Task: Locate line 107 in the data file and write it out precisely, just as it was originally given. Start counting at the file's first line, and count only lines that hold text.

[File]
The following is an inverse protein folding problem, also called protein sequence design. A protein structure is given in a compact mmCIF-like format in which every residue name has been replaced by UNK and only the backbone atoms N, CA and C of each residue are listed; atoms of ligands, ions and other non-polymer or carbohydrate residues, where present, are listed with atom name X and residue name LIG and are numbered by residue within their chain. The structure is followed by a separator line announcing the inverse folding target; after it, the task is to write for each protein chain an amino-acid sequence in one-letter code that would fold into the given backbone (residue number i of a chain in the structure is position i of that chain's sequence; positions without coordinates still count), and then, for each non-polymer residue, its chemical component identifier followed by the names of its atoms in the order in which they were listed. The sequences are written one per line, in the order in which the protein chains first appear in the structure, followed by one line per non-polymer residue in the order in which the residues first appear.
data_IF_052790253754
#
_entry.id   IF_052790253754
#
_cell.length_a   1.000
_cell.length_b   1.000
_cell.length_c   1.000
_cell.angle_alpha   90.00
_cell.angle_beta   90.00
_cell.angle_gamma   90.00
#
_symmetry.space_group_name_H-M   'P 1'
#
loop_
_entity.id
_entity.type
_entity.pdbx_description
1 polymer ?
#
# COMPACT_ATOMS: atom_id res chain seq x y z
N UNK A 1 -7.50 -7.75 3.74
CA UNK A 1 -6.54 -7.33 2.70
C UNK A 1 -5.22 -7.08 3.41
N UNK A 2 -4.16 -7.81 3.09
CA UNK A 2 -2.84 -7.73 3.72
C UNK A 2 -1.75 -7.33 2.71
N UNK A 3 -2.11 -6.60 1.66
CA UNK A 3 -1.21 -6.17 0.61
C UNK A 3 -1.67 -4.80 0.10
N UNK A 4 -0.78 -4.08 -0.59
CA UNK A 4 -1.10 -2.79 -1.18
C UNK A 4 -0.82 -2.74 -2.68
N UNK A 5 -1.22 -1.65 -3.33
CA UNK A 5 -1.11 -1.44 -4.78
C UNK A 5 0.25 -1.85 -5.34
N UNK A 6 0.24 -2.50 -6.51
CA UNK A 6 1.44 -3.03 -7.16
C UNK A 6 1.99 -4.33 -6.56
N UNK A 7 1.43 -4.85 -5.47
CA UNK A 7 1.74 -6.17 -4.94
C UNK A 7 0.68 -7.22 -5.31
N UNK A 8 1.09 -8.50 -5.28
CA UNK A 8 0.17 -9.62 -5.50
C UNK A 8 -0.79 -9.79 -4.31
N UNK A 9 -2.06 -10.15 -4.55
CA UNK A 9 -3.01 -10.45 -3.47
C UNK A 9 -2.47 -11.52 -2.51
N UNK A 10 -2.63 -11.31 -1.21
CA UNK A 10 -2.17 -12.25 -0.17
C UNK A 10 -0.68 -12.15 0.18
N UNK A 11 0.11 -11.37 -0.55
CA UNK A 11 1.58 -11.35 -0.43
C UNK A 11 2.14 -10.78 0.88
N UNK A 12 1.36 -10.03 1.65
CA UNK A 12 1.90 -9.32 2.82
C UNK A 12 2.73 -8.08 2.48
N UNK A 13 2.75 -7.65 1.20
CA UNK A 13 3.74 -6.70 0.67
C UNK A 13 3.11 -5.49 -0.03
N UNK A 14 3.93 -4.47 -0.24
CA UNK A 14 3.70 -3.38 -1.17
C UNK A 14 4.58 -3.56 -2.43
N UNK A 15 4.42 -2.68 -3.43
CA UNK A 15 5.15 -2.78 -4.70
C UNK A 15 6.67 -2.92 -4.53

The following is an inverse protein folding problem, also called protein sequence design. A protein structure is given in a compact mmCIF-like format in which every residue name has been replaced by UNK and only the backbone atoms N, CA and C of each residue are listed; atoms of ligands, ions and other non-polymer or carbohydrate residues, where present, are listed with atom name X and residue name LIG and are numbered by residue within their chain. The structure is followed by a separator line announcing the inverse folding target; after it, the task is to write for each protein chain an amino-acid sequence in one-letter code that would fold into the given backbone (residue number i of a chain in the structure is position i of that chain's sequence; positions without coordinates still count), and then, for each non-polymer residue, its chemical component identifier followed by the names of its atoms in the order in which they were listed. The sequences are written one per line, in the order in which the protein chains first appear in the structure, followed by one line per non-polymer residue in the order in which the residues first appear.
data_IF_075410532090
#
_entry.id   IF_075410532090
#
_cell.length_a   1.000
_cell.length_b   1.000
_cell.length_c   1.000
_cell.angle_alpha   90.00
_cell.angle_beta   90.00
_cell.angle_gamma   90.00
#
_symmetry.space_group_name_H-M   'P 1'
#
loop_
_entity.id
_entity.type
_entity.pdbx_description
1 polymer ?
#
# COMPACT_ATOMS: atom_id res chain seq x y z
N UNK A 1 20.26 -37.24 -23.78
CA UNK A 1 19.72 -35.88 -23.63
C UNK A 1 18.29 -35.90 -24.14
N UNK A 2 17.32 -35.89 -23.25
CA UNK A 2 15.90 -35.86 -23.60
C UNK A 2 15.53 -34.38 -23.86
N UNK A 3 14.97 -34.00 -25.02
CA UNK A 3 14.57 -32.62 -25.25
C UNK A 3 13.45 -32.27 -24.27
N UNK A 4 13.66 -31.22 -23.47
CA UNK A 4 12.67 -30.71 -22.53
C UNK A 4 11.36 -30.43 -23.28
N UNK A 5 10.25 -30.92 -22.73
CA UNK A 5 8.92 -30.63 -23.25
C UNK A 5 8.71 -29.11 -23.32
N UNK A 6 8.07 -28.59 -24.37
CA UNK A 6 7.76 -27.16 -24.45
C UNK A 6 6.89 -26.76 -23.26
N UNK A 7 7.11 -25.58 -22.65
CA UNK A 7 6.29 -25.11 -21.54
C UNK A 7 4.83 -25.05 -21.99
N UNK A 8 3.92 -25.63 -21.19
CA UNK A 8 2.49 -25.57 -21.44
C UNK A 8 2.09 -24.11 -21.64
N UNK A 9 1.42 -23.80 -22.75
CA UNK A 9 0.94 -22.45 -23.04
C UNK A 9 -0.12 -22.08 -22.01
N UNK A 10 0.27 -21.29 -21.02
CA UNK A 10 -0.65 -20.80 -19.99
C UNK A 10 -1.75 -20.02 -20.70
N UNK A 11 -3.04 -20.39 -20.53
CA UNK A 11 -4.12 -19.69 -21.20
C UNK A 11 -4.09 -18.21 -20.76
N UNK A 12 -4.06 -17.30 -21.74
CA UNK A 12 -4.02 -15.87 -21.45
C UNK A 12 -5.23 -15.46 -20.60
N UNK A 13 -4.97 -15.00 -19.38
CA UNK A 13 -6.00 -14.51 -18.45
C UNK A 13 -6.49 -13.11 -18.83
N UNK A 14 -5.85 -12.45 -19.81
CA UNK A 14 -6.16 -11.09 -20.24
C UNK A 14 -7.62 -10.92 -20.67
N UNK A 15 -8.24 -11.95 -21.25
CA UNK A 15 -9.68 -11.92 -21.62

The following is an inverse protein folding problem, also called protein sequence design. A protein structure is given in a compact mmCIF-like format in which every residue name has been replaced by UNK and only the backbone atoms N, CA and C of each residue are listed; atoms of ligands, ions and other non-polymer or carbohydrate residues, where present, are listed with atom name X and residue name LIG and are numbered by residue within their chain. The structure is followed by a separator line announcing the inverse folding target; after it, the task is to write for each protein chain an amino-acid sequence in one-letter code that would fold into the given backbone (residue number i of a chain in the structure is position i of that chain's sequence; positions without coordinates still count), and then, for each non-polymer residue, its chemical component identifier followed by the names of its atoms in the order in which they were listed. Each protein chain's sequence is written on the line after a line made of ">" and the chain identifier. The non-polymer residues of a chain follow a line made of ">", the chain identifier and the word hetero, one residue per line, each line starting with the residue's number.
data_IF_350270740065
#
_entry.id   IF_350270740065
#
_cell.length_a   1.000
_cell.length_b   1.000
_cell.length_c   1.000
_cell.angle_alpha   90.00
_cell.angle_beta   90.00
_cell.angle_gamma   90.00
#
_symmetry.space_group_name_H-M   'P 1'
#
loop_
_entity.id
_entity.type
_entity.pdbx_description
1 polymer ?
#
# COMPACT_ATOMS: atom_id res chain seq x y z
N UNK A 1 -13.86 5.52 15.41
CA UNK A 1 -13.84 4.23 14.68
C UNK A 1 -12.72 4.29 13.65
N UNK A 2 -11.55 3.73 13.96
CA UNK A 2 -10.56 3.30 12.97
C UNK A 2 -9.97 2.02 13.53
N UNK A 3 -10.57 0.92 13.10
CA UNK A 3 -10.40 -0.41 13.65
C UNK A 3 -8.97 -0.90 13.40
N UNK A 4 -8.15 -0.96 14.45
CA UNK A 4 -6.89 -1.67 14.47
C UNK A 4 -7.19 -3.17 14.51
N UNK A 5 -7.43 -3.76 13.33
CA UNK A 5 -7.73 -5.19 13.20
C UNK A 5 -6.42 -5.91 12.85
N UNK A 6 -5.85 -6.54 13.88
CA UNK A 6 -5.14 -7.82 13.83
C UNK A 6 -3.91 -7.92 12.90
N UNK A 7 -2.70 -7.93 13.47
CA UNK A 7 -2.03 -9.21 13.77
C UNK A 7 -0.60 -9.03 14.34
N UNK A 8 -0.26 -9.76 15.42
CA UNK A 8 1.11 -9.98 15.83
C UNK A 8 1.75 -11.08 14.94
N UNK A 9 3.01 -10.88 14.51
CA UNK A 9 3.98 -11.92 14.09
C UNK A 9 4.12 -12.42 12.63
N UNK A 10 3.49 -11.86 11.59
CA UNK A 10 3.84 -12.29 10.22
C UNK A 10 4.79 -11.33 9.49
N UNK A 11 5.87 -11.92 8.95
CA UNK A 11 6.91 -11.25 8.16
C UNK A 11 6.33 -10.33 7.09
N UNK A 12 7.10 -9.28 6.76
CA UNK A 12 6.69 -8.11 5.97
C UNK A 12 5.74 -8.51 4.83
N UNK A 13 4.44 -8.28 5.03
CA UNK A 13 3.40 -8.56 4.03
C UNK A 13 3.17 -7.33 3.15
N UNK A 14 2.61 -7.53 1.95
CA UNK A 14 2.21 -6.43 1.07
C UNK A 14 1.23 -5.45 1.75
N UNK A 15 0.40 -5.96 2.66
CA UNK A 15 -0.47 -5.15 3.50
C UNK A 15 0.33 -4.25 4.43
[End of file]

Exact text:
CA UNK A 7 6.29 -25.11 -21.54